<p>Great Job gintonforge...! However, I am still very curious about the wood you used to make the original knife from...??? When I looked/ goggled up the terms you used </p><p><em>bitukling</em>, locally known as &lsquo;century wood&rsquo;.</p><p>I cannot find any reference to them on the internet...! Except for the term century wood which is a reference to wood reused from old mill flooring... but the term bitukling does not exist on the internet... except from a wood from the Philippines...</p><p>So from what area of the USA or what part of the world do you come from???</p><p>The only native hard woods in the USA that would be considered soft and relatively available to most areas of the USA are Bass wood and Cotton wood.... A common southern soft hard wood, would be Cypress tree wood which was used for flooring for a lot of southern mills....</p><p>Needless to say many pine/ evergreen trees are found every where in the USA are soft as well.... but they may not hold the came kind of detailed carving as bass, cotton or cypress wood....</p><p>Thanks for sharing such a great post...!!!</p><p>Ray</p>
<p>Excellent Google-fu Ray! I am indeed born and raised in Manila, and <em>bitukling </em>is one of the native species of trees here in my country. It's called century wood colloquially and used to carve images of saints for Catholic churches (we've got a lot of those leftover from 300 years as a Spanish colony), but I'll research the scientific name (I sense a tree junkie here!). </p><p>Another clue is that I've named my workshop after Ginton, who is a god of metallurgy of a tribe who lives way south in the Philippine islands. Many thanks for your comment!</p>
<p>Very cool...!!! Thanks for the additional information...!!!</p>
<p>found it. <em>bitukling/batikuling's </em>scientific name is Litsea leytensis. it is endemic to the Philippines :)</p>
<p>Definitely do not buy stuff from recasters. They bring the hobby into disrepute.</p>
<p>amen sir. the kitmakers I've met so far share the same sentiment :) </p>
<p>Congrats on the Makerlympics contest. Great project!</p>
<p>Thanks man!</p>
beautiful work, a truly unique and fabulous build, and congratulations on the contest win!
<p>Many, many thanks!</p>
<p>Please bear with my Oscar-esque speech after winning in the Makerlympics <a href="http://gintonforge.com/ginton-forge-wins-gold-instructables-makerlympics/" rel="nofollow">which I also posted in my build blog</a>:</p><p>From the bottom of my heart, thank you, Instructables!</p><p>I definitely couldn&rsquo;t have won this without the support of friends and family, with particular mention of <a href="http://www.instructables.com/id/Lynchs-Dune-Fremen-Crysknife-and-Sheath/step6/Painting-and-Weathering/" rel="nofollow">Jedi Master Gregg Yan, who did the first paint job on the knife </a>(it made for brilliant photographs!). He deserves this award as much as I do and I consider him one of my mentors as a craftsman (though he will be too humble to admit it). I also thank <a href="http://www.duneinfo.com/" rel="nofollow">Mark Bennett of Dune Info</a> for giving me his valuable insight and guidance as (imho) the world&rsquo;s best Dune chronicler and aficionado (I&rsquo;d say expert but he&rsquo;s too humble for that, too!) since I started out with the project many many months ago.</p><p>I&rsquo;ll be doing something nice for the people in Instructables to show my profuse appreciation for their kind support of an obscure noob like me. I&rsquo;ve decided to raffle the first <a href="http://www.instructables.com/id/Making-a-Crysknife-Light-Up/" rel="nofollow">light-up version of the crysknife</a> here in the Instructables when I&rsquo;ve finished crafting it, which I&rsquo;m aptly naming &ldquo;Muad&rsquo;Dib&rsquo;s Maker Lamp&rdquo;. I'm still formulating the mechanics and of course, finishing the build. Please stay tuned for details!</p><p><br>Thrilled, grateful and humbled by the all the blessings and generosity of this world,<br><br>Mark Ponce<br>GINTON FORGE</p>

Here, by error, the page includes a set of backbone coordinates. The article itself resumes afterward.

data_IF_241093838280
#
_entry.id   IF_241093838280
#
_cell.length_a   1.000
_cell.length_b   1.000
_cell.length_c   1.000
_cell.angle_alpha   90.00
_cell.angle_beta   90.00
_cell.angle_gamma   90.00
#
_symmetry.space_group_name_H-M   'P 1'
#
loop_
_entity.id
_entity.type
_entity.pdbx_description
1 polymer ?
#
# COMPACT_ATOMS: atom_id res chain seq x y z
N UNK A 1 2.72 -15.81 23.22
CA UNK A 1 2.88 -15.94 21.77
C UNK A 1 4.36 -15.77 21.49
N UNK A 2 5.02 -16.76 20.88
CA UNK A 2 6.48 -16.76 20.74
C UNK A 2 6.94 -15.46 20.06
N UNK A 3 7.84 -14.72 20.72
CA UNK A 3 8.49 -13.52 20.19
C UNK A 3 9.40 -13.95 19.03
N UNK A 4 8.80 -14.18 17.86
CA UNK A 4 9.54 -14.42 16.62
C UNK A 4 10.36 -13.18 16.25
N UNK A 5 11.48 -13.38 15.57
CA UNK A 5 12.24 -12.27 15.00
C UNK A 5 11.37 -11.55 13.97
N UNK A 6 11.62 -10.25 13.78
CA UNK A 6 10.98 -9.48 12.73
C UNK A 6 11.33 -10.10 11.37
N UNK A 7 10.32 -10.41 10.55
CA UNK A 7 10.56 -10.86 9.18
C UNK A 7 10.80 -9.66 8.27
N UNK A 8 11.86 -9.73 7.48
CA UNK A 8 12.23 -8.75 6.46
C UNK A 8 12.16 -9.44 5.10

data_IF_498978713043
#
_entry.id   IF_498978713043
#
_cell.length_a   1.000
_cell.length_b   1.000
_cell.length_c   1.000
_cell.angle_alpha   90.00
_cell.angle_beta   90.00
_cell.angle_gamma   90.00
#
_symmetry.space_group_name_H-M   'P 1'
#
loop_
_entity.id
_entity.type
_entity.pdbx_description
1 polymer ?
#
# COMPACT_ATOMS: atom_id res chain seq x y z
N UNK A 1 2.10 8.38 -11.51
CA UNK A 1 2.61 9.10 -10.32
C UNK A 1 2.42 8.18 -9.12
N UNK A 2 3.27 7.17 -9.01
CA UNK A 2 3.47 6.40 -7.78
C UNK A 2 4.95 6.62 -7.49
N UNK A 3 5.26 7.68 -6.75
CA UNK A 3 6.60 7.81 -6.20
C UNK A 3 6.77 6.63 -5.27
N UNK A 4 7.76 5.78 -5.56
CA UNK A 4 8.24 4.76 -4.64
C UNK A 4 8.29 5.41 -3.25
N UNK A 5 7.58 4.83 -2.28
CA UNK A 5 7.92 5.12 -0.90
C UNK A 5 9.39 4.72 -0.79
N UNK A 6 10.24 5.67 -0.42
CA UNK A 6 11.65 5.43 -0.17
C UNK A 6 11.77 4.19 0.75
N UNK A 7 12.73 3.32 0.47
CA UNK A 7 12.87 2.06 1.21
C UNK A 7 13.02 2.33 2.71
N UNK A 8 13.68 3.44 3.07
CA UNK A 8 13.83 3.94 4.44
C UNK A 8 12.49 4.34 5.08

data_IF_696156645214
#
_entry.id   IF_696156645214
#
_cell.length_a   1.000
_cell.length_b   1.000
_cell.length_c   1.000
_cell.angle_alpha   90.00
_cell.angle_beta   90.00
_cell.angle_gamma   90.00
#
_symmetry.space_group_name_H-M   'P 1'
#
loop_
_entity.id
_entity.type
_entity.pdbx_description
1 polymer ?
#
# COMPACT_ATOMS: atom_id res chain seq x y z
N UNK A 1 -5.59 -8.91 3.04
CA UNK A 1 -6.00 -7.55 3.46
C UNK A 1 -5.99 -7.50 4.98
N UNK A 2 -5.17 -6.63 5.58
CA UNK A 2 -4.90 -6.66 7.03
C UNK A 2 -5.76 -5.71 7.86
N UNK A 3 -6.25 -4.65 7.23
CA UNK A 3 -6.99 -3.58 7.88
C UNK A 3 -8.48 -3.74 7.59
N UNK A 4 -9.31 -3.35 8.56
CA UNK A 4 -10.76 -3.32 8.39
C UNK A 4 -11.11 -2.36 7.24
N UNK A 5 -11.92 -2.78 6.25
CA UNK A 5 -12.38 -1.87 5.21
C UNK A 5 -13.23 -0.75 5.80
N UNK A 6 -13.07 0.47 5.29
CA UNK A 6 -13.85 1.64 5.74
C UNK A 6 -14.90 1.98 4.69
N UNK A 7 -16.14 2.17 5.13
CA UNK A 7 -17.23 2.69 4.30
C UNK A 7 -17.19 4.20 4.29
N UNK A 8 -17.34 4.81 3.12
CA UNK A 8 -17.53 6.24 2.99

<p>Fantastic build of wonderful subject. Like Jmwells I read the books back in the seventies and fell in love with them. Unfortunately the gintonforge website is not responding at the moment so I can't go check out what you have for sale, or see your documentation of the process there. Depending on price I'd be keen to buy one. Send me a PM if you still have some.</p><p>One comment on the instructable - great work overall, but for a novice caster like me there should be more detail in the step on making the rubber mold. Personally I like to see instructables be self contained, rather than referring to more complete instructions on another site, which may or may not be available in the future.</p><p>Love the knife, and thanks for the memories!</p>
<p>thank you for your feedback! i'll have to dig into my files and see if I have any better documentation on the rubber mould step--it's just hard to take pictures when you have a lot of rubber in your hands :) maybe I should get a GoPro for that! but yes, I'll try to improve on the Instructable as I go along.</p><p>in the meantime, this guy made a pretty detailed video of casting resin: <a href="http://www.instructables.com/id/How-to-make-a-Green-Lantern-ring--including-a-glow/step3/Molding/" rel="nofollow">http://www.instructables.com/id/How-to-make-a-Gree...</a></p><p>the glowing Green Lantern ring is one of my favourite Instructables and it pointed me in the right direction in undertaking a casting project :)</p>